Staff Spotlight: Merouane Daffar

Senior Managing Editor Stacey Zhang ’26 interviews Merouane Daffar, a community service officer in the Amherst College Police Department. Daffar discusses his role at Amherst, his fluency in three distinct languages, and his home in Algeria.

Staff Spotlight: Merouane Daffar
Though it’s often rumored that Daffar jet skiied from Algeria to Spain, he swears he travelled more normally. Photo courtesy of Merouane Daffar.

Stacey Zhang: I’m really glad you chose to do the interview here by the Yushien Garden. Any reasons why?

Merouane Daffar: It’s just really beautiful here. It makes me feel like I’m not here even though I’m here, like I’m somewhere in Japan, where I can see … history [on the wall]. I feel like I can leave the place without leaving the place.

SZ: I should really come here more often. So, as an introduction, what is your role at Amherst, and what does a typical workday look like for you?

MD: I’m a community service officer with the Amherst College Police … so I work mostly, if not entirely, with the community. For my typical day, I do foot patrol on campus, check on the community, I do parking tickets. [We both laugh.] By night, we do building security and check the buildings when we close them on time. We do some dispatch as well. Mostly, we [interact] with the Amherst community, and we try to make Amherst a better place. And that’s what I enjoy the most.

SZ: You had a different position during Covid times, right?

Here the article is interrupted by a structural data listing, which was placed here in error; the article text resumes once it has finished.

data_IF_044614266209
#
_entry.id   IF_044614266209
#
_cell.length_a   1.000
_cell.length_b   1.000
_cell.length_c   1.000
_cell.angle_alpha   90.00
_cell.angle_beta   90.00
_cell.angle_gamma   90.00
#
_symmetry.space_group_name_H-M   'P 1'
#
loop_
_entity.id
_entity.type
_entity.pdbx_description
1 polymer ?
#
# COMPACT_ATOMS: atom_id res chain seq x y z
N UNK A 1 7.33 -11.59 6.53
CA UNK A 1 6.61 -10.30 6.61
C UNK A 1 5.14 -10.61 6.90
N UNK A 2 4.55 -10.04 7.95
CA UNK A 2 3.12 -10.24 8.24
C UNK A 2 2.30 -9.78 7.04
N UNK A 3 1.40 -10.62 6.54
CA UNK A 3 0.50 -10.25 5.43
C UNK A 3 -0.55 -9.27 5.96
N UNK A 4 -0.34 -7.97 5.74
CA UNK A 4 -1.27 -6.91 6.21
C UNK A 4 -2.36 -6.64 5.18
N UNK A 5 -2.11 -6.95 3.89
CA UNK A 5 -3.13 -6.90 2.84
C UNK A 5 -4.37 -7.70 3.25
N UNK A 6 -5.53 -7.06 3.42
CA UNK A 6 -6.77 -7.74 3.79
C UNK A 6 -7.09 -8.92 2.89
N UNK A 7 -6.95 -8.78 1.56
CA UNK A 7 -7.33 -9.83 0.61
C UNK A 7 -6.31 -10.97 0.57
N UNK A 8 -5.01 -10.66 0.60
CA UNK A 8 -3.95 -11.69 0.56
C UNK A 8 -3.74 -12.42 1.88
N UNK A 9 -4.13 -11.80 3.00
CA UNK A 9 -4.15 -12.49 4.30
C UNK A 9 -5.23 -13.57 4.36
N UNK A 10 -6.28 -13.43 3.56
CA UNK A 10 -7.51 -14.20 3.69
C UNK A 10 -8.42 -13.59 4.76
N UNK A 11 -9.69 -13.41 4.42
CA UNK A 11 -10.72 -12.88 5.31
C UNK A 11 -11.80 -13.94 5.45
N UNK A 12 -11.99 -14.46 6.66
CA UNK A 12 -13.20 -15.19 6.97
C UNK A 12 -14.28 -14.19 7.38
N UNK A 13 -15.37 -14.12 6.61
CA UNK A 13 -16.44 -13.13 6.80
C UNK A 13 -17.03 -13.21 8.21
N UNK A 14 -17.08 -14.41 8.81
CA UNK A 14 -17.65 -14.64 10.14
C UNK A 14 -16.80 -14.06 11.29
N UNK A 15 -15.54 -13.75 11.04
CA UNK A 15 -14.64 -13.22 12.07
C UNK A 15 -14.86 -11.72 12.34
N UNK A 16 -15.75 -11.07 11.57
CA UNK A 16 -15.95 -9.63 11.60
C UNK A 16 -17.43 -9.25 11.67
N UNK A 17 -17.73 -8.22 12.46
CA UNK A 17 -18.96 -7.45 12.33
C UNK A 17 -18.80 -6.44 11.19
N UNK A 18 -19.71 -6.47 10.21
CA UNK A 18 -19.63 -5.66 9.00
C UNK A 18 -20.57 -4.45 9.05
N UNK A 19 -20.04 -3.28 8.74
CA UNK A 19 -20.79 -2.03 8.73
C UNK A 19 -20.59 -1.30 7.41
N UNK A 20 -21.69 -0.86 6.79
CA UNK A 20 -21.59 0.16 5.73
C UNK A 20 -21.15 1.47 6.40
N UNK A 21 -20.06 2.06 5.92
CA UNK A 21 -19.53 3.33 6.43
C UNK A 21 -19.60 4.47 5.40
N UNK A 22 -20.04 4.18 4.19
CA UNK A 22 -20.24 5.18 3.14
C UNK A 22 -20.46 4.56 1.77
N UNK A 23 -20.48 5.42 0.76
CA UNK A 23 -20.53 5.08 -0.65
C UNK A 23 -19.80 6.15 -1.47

MD: Yeah. For Covid, Amherst had a hotel [for sick] students, [it was] the Rodeway Inn on Route 9. I used to be the inn keeper … It was very funny because [the college] would bring me guests, and they would come really sad. And so I made it a mission to [figure out] how I can make [them] happy in the next 10 days … So by 6 p.m. every evening, I [would]  walk in the hallways and knock on their doors and say: ‘Out! Out! There’s a soccer game happening in the parking lot.’ And we would just play soccer every day … and there were people who have never played soccer [who found] themselves running by the ball … there was a student who taught me lacrosse there in the parking lot too, and … spikeball. The Rodeway Inn was a different world. We made for them a snack room also … one time I caught a student carrying like 15 bags of chips going back to his room, it was busy! I even kept in touch with some of the students who have graduated from quarantine.